A) Tupelo Bottom and observation deck
B) Blackgum Bottom and bench
C) Round Lake Canoe Launch (primitive)
D) Fern Bottom
E) Slough Crossing
F) Swamp Overlook and bench
G) Barton’s Beach (The Nature Conservancy)
H) Heron Rookery
X) Pavilion and Picnic Area
Y) Parking, Restrooms, and Aerial Photo of the Park
Z) Concrete Boat Ramp (canoes and flat-bottom boats only)
V) Covered Bridge
Old Growth Trees – Bald Cypress, Cherrybark Oak, Swamp Chestnut Oak, Overcup Oak, Sand Post Oak, Basswood (Tilia var. caroliniana), Hickories (Red, Shagbark, Water, and Pignut), Water and Swamp Tupelos, Florida Maple, Hophornbeam, Blackgum, Water-Elm, Slippery Elm, Sweetbay, American Beach, Carolina Silverbell, Pawpaw
Understory Plants – Fern Colonies, Cardinal Flower, American Beautyberry, Native Deciduous Pink Azalea (Rhododendron nudiflorum), Swamp Lily, other Lily spp.
* Identification labels have been placed on many trees.
Perry Lakes Park contains a roofed pavilion, restroom facilities, a covered bridge, and a 100-foot tall birding tower designed and constructed by Architecture graduates from Auburn University’s Rural Studio Program. These facilities as well as the picnic area are supplied with fresh water from the City of Marion. The trail system was designed and established by Dr. Thomas H. Wilson, Judson College Biologist, along with NRCS and Judson College Earth Team volunteers. Funds for the Park Project were allocated from ADECA, the ALA-TOM Resource Conservation and Development Council, the State of Alabama Soil and Water Conservation Committee, Alabama Power, and private contributions.
Park Hours: The Park is open daily from daylight until dark and is free of charge to the public.
Absolutely no motorized vehicles off of the entrance gravel road!
Web site: http://www.perrylakes.org
Thomas Wilson, email:
Perry Lakes Park, including the adjacent Marion State Hatchery woods and ponds and the Barton’s Beach Cahaba River Preserve, is 800 acres of old growth hardwood bottoms, oxbow lakes, swamps, sloughs, streams, hammocks, and high ground environs.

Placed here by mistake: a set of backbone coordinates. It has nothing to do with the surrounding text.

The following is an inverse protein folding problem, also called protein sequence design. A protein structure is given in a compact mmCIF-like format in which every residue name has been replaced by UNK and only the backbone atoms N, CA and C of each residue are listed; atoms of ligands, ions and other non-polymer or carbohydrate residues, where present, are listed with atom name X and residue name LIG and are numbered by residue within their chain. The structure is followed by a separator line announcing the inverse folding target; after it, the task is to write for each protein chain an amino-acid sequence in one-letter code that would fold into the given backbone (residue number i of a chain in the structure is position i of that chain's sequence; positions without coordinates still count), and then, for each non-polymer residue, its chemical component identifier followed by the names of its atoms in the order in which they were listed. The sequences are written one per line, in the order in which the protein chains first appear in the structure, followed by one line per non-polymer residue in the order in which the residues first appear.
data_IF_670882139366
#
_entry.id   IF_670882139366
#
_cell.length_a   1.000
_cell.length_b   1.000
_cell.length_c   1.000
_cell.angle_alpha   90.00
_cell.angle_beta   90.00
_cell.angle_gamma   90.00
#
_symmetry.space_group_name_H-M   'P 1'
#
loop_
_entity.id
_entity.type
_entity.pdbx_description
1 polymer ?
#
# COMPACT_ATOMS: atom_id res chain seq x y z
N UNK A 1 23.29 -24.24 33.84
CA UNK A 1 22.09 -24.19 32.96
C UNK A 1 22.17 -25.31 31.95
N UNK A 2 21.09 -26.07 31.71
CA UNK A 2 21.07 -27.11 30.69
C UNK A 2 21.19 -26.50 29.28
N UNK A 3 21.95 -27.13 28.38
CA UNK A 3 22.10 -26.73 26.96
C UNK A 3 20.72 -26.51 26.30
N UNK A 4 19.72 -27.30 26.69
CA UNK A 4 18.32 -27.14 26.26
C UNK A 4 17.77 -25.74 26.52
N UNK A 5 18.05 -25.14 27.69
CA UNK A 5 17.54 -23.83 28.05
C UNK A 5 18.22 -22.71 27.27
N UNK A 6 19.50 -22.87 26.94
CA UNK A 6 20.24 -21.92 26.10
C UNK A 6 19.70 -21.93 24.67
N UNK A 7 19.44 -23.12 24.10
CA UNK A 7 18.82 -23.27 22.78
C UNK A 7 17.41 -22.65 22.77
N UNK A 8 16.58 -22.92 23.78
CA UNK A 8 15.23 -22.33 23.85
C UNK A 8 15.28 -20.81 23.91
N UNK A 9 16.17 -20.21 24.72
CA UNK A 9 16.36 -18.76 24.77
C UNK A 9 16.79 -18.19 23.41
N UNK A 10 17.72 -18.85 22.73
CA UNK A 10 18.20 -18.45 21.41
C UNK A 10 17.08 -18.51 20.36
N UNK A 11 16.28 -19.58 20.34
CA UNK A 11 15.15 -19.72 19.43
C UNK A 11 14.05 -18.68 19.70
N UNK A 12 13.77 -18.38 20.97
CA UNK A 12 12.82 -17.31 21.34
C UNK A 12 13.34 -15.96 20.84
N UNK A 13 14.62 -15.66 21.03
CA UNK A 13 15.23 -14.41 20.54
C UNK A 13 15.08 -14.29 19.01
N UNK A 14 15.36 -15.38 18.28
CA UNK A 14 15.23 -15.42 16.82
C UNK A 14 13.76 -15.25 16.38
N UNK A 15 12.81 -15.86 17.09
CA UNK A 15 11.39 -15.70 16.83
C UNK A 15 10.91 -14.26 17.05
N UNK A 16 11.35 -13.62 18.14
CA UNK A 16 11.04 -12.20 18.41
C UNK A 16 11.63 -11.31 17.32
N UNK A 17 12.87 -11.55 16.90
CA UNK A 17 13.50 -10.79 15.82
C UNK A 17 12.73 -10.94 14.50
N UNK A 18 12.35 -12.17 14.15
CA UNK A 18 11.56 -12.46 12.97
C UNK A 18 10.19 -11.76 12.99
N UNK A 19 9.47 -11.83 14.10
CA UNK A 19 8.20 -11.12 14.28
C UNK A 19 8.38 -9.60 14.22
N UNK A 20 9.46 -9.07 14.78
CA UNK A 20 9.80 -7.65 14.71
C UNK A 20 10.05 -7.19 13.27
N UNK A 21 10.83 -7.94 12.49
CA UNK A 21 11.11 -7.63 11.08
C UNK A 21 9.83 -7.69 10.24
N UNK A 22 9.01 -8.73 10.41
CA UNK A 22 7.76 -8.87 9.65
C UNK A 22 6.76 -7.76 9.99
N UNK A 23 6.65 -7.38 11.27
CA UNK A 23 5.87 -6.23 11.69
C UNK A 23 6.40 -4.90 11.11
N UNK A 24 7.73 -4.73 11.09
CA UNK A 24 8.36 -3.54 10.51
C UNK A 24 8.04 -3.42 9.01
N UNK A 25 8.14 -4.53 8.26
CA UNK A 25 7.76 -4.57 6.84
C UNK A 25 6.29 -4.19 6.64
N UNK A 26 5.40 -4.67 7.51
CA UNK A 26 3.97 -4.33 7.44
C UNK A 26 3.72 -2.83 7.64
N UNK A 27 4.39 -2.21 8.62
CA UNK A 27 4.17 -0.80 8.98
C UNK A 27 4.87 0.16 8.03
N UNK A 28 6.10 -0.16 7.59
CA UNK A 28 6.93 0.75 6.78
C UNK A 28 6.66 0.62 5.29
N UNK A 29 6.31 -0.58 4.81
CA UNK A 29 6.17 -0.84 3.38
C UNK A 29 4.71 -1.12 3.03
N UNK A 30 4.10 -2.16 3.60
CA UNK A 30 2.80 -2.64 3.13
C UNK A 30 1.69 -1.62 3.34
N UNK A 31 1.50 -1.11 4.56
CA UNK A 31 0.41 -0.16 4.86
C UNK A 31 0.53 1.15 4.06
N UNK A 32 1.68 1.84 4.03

The Park contains 7 miles of interpretive nature trails. Approximately 5 miles of trails are converted fire lanes (marked in red). Two miles of trails are primitive footpaths (marked in blue) which provide an intimate experience within the old growth bottomlands. Many tree species are labeled including several that have been designated as Alabama State Champion Trees. A concrete boat ramp (designated Z on the map and used for canoes and flat-bottom boats only) exists on the heavily silted and shallow Perry Lake. Middle, Round, and Secret Lakes are best explored from the Round Lake canoe launch (designated C on the map) located on the Ridge Trail primitive footpath.
In addition to the great diversity of trees, shrubs, and ferns, the Park also offers an abundance of wildlife. Known for its outstanding birding opportunities, the Park lakes support a large heron rookery along with an abundance of songbirds. A 100-foot tall canopy birding tower allows for an exciting view of the forest and oxbow swamps. The Park/Hatchery bird list contains 206 species of birds. The Prothonotary Warbler, also known as Audubon’s Swamp Warbler, is the signature representative of Perry Lakes Park.